Mar 04, 2015

Waste-to-Energy Facility Approved for Construction in Tennessee

The downdraft gasification plant will convert up to 64 tons per day of waste into up to 300 kW of energy

PHG Energy Lebanon Tennessee waste to energy downdraft gasification

PHG Energy (PHGE) and the city of Lebanon, Tenn., have signed a contract that will provide a sustainable method of waste disposal and produce green power in the process.

The waste-to-energy technology, which will go online early next year, is a downdraft gasification plant that will cleanly convert up to 64 tons per day of blended waste wood, scrap tires and sewer sludge into a fuel gas that will generate up to 300 kW of electricity. The generation of this power will provide for the plant’s internal power needs as well as contribute electricity to the wastewater treatment plant where it will be located.

“This is not incineration or burning,” Lebanon Mayor Philip Craighead said. “There is no smoke or odor. The feedstock material is broken down at very high temperatures in a sealed vessel, and about 95% of what goes into the gasifier comes out as the fuel gas.” Craighead also said the remaining 5% to 10% of material exiting the gasifier is a high-carbon biochar that can be recycled or sold for agricultural or industrial uses.

PHGE President Tom Stanzione said the Lebanon project will deploy what his company believes is the world’s largest downdraft gasifier and added, “This is the same basic technology we utilized in all our previous designs, and we have upgraded capacity and power density to accomplish a lot more gasification in what is not a lot more space.”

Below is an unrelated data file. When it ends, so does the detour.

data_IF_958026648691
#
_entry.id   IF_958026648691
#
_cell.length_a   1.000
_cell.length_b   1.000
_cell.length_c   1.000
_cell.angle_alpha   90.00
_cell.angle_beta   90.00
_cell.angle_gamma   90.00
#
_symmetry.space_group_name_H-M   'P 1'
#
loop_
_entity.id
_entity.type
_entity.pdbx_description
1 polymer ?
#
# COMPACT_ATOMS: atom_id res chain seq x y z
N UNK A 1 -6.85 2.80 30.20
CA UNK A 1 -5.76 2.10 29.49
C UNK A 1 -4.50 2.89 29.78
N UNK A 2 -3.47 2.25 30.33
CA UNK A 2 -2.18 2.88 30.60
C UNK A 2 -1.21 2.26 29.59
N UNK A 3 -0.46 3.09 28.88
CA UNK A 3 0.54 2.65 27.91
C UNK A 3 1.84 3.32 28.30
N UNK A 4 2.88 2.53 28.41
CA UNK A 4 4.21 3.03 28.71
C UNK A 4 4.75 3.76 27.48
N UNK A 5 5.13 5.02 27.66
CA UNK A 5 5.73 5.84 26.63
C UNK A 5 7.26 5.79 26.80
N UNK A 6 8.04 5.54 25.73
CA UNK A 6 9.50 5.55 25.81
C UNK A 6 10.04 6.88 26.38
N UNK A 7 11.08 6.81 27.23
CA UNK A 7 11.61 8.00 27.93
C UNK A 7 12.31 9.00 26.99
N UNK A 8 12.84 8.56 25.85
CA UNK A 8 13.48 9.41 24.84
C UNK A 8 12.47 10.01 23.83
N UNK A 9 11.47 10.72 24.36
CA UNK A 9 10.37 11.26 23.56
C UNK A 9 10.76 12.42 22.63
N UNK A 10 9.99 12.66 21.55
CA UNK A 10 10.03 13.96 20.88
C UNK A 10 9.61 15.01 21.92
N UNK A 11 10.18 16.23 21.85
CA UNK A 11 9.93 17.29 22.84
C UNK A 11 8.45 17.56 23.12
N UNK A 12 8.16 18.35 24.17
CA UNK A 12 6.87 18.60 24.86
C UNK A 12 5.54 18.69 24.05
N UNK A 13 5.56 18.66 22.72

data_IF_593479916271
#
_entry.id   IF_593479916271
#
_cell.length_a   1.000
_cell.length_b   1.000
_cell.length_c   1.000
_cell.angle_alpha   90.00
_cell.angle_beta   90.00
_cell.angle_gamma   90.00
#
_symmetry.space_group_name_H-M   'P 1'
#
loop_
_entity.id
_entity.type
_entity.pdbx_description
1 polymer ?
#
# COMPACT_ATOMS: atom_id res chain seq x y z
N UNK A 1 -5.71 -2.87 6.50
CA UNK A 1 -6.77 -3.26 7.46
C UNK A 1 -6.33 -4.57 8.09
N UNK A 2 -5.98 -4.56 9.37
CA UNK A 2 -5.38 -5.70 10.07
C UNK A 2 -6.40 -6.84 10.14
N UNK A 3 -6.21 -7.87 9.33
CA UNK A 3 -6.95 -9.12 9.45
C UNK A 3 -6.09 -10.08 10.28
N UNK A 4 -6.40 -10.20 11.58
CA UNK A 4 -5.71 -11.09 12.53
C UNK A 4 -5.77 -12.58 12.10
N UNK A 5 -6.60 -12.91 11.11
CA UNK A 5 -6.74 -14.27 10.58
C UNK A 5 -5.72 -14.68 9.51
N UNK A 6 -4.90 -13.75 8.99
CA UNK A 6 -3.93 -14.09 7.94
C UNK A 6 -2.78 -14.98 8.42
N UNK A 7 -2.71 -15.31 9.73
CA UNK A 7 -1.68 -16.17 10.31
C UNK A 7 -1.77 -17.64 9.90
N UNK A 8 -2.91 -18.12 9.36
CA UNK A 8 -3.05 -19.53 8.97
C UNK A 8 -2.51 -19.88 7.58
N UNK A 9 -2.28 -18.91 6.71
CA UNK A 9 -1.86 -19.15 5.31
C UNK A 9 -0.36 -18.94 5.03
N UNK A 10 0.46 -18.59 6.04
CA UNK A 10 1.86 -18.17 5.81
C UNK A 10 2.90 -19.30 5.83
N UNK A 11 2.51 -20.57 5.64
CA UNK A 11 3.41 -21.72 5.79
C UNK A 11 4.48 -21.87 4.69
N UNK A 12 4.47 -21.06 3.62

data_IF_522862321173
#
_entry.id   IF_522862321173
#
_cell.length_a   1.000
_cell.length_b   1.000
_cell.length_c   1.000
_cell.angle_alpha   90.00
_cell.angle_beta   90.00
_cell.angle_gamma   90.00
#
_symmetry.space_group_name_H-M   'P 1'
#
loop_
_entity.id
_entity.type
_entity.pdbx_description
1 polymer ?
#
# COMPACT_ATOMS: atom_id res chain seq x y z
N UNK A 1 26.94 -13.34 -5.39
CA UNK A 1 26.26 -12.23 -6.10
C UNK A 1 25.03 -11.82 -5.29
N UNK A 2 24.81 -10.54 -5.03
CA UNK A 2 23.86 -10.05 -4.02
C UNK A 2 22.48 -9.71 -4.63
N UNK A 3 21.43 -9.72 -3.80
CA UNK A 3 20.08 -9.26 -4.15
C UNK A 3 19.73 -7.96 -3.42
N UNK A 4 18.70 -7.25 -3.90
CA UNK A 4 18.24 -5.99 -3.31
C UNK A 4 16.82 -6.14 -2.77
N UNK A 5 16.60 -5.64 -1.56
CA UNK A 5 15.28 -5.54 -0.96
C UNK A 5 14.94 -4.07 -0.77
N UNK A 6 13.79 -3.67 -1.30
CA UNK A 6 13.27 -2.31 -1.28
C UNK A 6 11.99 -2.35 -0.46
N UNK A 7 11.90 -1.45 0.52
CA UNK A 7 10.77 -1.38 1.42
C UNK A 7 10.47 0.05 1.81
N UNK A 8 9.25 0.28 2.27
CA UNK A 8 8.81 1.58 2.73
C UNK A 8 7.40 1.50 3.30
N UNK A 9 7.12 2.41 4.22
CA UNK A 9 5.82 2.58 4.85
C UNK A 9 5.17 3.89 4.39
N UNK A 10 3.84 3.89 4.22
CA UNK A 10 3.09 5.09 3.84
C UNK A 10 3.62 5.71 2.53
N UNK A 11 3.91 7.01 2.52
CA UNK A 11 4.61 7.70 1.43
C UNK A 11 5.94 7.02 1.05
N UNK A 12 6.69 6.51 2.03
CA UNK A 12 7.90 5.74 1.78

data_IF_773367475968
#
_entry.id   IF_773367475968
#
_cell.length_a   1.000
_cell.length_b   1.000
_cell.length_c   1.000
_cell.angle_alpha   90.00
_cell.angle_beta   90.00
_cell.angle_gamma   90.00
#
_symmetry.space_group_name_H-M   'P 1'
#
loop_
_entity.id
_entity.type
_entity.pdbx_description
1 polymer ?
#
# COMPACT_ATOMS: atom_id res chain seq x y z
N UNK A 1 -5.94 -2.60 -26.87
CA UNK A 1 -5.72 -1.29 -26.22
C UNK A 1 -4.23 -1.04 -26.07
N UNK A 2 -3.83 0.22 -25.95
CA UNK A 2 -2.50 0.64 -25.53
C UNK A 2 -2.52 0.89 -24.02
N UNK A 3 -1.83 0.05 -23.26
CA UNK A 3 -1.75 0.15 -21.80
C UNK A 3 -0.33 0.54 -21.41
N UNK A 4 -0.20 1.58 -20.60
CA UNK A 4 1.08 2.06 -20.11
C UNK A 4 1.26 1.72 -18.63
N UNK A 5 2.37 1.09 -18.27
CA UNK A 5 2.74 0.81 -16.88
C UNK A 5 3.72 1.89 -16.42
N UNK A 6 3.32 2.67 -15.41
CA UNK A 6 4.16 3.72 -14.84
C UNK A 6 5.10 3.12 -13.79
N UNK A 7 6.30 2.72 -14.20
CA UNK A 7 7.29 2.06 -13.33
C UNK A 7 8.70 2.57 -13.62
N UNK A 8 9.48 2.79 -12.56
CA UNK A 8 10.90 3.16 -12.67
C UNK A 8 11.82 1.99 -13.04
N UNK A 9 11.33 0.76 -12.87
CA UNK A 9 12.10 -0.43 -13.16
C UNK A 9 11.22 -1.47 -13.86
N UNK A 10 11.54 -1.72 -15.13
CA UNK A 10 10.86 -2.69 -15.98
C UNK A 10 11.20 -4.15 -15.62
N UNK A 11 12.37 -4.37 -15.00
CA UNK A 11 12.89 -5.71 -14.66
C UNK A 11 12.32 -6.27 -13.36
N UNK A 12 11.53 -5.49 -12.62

The Large Frame gasifier, as the company refers to it, has been vetted through a testing process for more than two years at PHGE’s research facility. A standard PHGE gasifier can convert up to 12 tons of feedstock per day to fuel gas, while the Lebanon model will process up to 64 tons per day without substantially increasing the footprint of the plant.

The plant is projected to keep more 8,000 tons of material out of landfills each year. Carbon dioxide emissions will be reduced as well, keeping more than 2,500 tons out of the atmosphere each year.

Funding of the $3.5 million capital cost has been obtained through a federal program that awards bond subsidies to local projects that conserve energy. Those Qualified Energy Conservation Bonds are allocated through the Tennessee Department of Environment and Conservation (TDEC), and repay communities about 70% of interest expense.

Craighead said the city is viewing this installation as a first stage in a larger plan to convert the city’s household and commercial garbage to energy in the future.

“We see keeping our garbage out of the landfill and using it to make energy as major goals for Lebanon in coming years,” Craighead said. “This is a problem that is coming straight at all of us, and we are going to make sure our city is ready with answers. One of our primary criteria is that the solutions we want will have to make good financial sense along the way.”

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